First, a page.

That photographer, Brian Adams, could not immediately be reached, and his agent, Kelly Price, declined to comment, saying, “I keep all of my clients’ business private.” But a spokeswoman for Runner’s World confirms that Adams’s contract contained a clause stipulating that his photos of Palin would be under embargo for a period of one year following publication — meaning until August 2010. “Runner’s World did not provide Newsweek with its cover image,” the spokeswoman said. “It was provided to Newsweek by the photographer’s stock agency, without Runner’s World’s knowledge or permission.” The spokeswoman declined to say whether Runner’s World intends to respond to Adams’s breach of contract with legal action.
Update: The resident conservative of NPR, which I guess would be like the tallest building in North Dakota, doesn’t like Palin. And he’s found some exceptionally silly reasons…that’s the only adjective that seems to apply after a fair amount of this…
The rap on Palin is that she’s too shallow and inexperienced for the presidency — a conclusion that early Palin supporters like me came to during the 2008 campaign. Alas, for conservatives in search of a champion, there’s nothing in Going Rogue to challenge that conclusion. It’s like this: Palin spends seven pages dishing about her appearance on Saturday Night Live, but just over one page discussing her national security views.
This is the Republican Party’s great populist hope?
Sarah Palin is selling a personality, not a platform. That’s not dumb. She’s doing the best she can with what she has to work with. She quotes her father’s line upon her resignation this summer as Alaska’s governor: “Sarah’s not retreating, she’s reloading.” On evidence of this book, Sarah Palin is charging toward 2012 shooting blanks.
Palin’s selling a personality and not a platform.
Consistently since 1992, people have been getting elected on personalities and not platforms. Most notably in the election just passed. But we should hang it all on Palin like she’s in the process of inventing it. She’s not to be taken seriously unless she’s the only contender running on platform. And not even then. Like I said: “Silly” is the only word that applies.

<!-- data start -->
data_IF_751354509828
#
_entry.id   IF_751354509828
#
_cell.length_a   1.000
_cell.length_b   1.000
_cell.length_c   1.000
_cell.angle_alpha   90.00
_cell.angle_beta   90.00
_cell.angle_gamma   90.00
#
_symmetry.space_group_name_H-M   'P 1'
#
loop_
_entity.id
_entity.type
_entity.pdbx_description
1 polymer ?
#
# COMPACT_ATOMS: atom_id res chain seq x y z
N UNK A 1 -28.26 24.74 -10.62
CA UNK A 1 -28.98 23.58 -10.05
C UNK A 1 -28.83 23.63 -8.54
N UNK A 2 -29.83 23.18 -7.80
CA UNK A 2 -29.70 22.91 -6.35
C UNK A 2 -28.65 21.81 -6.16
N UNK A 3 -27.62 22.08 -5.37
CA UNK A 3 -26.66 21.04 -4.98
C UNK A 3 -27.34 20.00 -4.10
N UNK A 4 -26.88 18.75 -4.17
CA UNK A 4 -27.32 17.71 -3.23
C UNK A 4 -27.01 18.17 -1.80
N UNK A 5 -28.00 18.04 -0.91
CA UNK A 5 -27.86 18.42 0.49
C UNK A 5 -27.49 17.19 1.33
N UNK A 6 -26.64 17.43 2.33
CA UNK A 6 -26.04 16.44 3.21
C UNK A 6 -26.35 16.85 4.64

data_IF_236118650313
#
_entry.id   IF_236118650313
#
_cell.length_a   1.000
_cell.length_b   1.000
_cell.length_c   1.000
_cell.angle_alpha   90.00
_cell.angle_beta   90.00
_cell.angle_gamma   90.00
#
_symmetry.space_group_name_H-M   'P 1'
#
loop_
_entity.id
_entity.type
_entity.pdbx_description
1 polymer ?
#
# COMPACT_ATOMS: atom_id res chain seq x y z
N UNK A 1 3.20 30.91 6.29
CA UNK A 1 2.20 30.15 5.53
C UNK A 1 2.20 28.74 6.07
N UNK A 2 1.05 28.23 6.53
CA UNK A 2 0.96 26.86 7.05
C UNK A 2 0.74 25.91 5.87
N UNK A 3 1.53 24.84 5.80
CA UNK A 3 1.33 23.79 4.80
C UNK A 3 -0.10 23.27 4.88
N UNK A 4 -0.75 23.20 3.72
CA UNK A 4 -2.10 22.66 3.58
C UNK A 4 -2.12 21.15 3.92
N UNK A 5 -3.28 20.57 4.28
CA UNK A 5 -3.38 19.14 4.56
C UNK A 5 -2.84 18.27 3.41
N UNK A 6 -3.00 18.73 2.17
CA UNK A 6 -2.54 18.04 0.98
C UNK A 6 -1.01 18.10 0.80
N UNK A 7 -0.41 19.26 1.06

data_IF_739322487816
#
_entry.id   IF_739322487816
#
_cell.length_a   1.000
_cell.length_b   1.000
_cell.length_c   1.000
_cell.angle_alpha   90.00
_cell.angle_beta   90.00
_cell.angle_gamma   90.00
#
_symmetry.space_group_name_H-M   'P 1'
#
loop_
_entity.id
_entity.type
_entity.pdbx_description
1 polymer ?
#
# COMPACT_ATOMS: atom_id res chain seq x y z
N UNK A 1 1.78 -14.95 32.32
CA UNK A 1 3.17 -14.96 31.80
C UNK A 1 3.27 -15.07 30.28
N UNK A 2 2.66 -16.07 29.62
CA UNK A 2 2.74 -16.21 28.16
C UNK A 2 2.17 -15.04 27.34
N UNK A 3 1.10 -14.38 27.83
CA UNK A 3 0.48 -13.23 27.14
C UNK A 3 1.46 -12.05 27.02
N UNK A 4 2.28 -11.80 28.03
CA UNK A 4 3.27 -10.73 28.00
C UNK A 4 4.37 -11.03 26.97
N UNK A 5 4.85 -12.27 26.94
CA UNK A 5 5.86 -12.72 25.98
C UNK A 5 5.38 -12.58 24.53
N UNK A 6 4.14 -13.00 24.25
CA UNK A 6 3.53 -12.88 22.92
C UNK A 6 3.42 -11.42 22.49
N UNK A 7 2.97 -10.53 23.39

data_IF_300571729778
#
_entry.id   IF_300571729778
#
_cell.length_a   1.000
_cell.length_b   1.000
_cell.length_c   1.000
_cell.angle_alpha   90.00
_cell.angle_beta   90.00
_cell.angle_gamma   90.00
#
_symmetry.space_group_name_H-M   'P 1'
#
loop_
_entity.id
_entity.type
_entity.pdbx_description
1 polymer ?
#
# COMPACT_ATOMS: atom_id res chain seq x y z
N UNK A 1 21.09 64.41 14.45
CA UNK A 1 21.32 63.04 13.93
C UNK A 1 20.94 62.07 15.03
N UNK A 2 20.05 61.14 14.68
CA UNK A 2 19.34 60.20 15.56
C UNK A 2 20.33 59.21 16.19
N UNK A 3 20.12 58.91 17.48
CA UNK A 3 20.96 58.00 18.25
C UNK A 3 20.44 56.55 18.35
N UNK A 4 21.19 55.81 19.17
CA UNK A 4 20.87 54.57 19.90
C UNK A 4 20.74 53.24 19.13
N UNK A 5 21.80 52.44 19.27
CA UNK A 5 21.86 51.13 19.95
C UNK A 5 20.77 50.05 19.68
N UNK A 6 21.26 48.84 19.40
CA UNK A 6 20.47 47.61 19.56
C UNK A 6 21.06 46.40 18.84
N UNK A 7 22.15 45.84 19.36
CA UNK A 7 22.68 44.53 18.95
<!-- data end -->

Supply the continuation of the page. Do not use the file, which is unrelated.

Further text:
Doctor Zero has a different take:
Newsweek advertised its cover story on the release of Sarah Palin’s “Going Rogue” by asking, “How do you solve a problem like Sarah?” This headline was informed by the same journalistic standards that led the Washington Post to publish a book review by someone who admits she didn’t read the book – and then prompted MSNBC to invite this person on the air as an expert on the book she didn’t read. Newsweek apparently couldn’t be bothered to watch “The Sound of Music” all the way through, because Maria is the hero of the piece. The nuns singing “How Do You Solve a Problem Like Maria?” are singing about suppressing the very spirit that will help Maria save her family from totalitarian oppression. Considering Palin’s indestructible good cheer, if she runs for office again, I wouldn’t be surprised if she used “How Do You Solve a Problem Like Maria?” as a campaign song… and thanked Newsweek for the suggestion.
The careless, sloppy disdain of the Left’s reaction to “Going Rogue” is almost as strong an argument for Palin’s politics as anything contained within its pages. The absolute lack of care and competence from the government that ran up a $12 trillion national debt is astonishing. Months of dithering over Afghanistan strategy, with American troops under fire, ends with a painfully unqualified Commander-in-Chief wailing that he wants a new set of options…